3. there is no private participation in the controlled legal person.
    For the purposes of point (a), contracting authorities shall be deemed to jointly control a legal person where the following cumulative conditions are fulfilled:

    1. the decision-making bodies of the controlled legal person are composed of representatives of all participating contracting authorities;
    2. those contracting authorities are able to jointly exert decisive influence over the strategic objectives and significant decisions of the controlled legal person;
    3. the controlled legal person does not pursue any interests which are distinct from that of the public authorities affiliated to it;
    4. the controlled legal person does not draw any gains other than the reimbursement of actual costs from the public contracts with the contracting authorities.
  4. An agreement concluded between two or more contracting authorities shall not be deemed to be a public contract within the meaning of Article 2(6) of this Directive where the following cumulative conditions are fulfilled:

    1. the agreement establishes a genuine cooperation between the participating contracting authorities aimed at carrying out jointly their public service tasks and involving mutual rights and obligations of the parties;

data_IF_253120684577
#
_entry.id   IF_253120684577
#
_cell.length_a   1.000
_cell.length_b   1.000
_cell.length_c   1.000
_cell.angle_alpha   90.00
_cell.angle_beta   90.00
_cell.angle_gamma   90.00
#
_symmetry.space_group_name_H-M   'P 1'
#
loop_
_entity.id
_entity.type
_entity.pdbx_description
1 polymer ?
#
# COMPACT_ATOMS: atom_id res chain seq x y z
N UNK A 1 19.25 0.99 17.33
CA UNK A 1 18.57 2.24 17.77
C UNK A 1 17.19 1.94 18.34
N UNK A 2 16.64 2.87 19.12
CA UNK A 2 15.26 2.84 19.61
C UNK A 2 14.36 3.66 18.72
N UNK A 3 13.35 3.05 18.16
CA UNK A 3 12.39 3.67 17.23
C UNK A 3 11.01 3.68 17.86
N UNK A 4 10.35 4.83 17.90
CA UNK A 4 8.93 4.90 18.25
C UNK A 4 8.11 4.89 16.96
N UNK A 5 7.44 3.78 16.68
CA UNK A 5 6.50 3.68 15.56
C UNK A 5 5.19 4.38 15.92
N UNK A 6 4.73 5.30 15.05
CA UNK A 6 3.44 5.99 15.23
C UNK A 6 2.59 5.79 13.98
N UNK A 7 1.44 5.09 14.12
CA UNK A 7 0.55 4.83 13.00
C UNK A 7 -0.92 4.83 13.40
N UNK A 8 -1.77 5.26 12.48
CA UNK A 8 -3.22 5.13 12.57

2. the agreement is governed only by considerations relating to the public interest;
    3. the participating contracting authorities do not perform on the open market more than 10 % in terms of turnover of the activities which are relevant in the context of the agreement;
    4. the agreement does not involve financial transfers between the participating contracting authorities, other than those corresponding to the reimbursement of actual costs of the works, services or supplies;
    5. there is no private participation in any of the contracting authorities involved.
  5. The absence of private participation referred to in paragraphs 1 to 4 shall be verified at the time of the award of the contract or of the conclusion of the agreement.

    The exclusions provided for in paragraphs 1 to 4 shall cease to apply from the moment any private participation takes place, with the effect that ongoing contracts need to be opened to competition through regular procurement procedures.

As can be seen, sections 1, 2 and 3 codify the existing Teckal exemption. Please note the reference to “legal person” in the context of the controlled entity. In the UK this will mean an incorporated body, such as a company or limited liability partnership. Section 4 restates the “Hamburg Waste” position; stressing the requirements of “genuine cooperation” to carry out “jointly their public service tasks” which involve “mutual rights and obligations of the parties”. Once the other constraints are factored in the reality of the position is that instances where an activity will be within the scope of Article 11(4) will be limited to certain very strategic projects and not (as we are often asked) covering intra-authority contracts for the supply of back office service functions.